[Aaronel’s] excitement in the 1960s stemmed from the era’s foremost American abstract sculptor, David Smith (1906-65). Pittsburgh artist/critic Harry Schwalb introduced Aaronel to Smith at an awards dinner after he and New York painter Theodoros Stamos had juried the 1961 Associated Artists of Pittsburgh annual exhibition at Carnegie Museum of Art. They awarded her abstract painting Mystery, 1961, first prize. Smith said to her husband [Irv], president of the American Forge & Manufacturing Co., McKees Rocks, Pennsylvania. “Why don’t you encourage Aaronel to work in steel? She has a good three-dimensional sense.” Later Smith invited the couple to his home at Bolton’s Landing, New York. “Seeing David’s field of steel sculptures there was most inspiring,” Aaronel recalled. “He influenced me because his works were so dynamic and powerful.”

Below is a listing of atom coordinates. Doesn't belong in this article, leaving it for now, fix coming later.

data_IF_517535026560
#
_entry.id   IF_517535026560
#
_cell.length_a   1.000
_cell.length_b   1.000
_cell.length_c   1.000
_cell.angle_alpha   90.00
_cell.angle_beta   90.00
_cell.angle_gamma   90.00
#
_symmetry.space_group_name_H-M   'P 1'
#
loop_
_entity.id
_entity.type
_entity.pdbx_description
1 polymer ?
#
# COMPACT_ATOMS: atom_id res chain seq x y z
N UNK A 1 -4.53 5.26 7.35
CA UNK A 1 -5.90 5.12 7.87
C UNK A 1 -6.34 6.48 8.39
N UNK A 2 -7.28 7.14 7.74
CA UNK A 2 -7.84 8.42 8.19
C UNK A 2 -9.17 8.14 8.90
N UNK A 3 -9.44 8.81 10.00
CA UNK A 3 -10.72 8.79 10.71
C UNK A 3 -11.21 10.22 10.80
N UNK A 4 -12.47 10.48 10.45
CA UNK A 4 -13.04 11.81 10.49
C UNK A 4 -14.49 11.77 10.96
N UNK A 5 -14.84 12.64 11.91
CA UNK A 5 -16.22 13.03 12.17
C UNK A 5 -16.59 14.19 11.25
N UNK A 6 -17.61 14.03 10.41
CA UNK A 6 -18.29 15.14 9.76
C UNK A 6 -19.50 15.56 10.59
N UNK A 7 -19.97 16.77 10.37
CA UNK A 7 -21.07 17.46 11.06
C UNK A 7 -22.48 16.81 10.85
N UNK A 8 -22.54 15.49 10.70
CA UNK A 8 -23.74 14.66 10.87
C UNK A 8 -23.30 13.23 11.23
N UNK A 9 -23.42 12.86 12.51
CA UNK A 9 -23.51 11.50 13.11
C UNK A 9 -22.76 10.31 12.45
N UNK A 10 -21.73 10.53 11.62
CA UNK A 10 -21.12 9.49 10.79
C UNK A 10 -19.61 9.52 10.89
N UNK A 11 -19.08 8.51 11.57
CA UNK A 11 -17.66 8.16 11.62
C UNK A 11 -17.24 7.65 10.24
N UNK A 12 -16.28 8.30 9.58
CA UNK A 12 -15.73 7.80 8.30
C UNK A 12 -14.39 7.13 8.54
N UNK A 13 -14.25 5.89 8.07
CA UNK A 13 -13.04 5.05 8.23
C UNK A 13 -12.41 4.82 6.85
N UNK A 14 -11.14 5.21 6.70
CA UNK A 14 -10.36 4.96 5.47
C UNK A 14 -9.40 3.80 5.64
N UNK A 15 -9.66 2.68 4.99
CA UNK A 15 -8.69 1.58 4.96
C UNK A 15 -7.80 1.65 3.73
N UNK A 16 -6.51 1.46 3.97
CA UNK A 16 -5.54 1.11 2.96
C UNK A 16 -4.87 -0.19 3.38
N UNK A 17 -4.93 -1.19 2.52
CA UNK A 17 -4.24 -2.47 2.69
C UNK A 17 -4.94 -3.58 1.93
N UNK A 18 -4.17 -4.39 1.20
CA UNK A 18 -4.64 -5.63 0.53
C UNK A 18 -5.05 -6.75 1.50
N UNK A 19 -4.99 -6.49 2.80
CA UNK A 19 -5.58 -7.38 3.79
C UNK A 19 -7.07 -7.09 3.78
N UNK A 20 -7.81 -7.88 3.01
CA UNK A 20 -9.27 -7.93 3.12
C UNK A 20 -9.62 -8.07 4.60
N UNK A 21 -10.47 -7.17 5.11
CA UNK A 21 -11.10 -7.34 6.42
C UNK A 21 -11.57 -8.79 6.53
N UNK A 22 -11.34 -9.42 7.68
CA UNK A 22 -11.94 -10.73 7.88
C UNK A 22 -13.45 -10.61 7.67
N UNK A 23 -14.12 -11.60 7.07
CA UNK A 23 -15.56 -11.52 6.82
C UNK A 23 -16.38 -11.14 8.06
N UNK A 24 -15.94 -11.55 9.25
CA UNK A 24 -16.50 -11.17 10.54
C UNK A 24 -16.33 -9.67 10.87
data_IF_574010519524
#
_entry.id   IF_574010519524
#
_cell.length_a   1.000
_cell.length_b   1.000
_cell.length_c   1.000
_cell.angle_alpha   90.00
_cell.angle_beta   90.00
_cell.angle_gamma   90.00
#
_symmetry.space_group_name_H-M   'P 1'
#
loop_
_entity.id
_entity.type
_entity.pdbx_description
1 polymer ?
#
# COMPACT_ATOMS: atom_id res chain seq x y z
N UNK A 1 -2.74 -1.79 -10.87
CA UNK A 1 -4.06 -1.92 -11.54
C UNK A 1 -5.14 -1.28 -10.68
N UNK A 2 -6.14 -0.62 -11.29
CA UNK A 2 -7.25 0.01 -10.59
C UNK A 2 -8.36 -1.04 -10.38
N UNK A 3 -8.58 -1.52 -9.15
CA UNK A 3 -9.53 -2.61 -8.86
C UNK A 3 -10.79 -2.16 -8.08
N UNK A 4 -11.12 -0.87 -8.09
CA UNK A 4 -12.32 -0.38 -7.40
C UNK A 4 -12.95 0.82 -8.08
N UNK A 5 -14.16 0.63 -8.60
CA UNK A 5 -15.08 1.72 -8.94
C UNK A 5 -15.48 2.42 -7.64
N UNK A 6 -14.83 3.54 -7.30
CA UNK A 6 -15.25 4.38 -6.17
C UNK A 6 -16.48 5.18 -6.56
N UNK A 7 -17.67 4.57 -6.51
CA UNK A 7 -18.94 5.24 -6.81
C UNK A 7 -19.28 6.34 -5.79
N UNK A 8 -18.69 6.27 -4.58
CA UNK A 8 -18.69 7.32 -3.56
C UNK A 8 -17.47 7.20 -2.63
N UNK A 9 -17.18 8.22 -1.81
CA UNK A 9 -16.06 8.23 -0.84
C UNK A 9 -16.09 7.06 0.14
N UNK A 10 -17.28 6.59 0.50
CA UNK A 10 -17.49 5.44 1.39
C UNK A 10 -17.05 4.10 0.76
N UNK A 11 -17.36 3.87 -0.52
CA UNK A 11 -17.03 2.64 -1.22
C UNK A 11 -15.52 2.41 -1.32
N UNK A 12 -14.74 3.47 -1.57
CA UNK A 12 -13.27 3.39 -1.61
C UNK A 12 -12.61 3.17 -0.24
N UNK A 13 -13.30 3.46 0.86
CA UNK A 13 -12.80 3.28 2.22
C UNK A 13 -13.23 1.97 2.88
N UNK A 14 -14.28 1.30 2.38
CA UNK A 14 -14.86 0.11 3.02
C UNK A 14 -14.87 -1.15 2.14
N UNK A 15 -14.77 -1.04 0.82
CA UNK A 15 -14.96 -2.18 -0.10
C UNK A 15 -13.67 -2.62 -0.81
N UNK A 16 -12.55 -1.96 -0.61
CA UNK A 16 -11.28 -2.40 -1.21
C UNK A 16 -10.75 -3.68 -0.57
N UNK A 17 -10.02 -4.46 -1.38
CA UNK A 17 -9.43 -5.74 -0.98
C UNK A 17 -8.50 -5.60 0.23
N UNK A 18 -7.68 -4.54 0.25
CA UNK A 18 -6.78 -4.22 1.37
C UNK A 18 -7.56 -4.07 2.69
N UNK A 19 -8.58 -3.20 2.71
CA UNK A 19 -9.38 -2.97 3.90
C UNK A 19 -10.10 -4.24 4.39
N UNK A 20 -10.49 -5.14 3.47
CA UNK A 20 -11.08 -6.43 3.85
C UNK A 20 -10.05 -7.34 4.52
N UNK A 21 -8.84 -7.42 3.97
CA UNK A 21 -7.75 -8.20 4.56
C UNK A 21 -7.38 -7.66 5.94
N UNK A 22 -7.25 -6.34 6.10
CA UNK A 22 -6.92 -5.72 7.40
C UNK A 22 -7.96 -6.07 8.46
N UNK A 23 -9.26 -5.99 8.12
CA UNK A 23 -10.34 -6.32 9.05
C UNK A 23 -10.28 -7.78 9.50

“In my work the viscoid Plexiglas is vacuum formed into rounded, square-domed, or triangular shapes. Later these pieces are built into the sculpture as concave or convex sections or solitary features. Due to its clarity, acrylic looks best when it is smooth and highly reflective. I try to meet this criteria and add the excitement of movement and light. I work with kinetic movement which is described as giving life to the art or suggested movement, but in the still pieces I endeavor to create this same feeling of life through series progressions and interrelationships of colors. These forms are then positioned in such a way to suggest motion or expansion. I interplay convex and concave forms to create a feeling of balancing on the edge of a precipice, like an odd-shaped sphere stopped in action and made to balance in a moment in time.”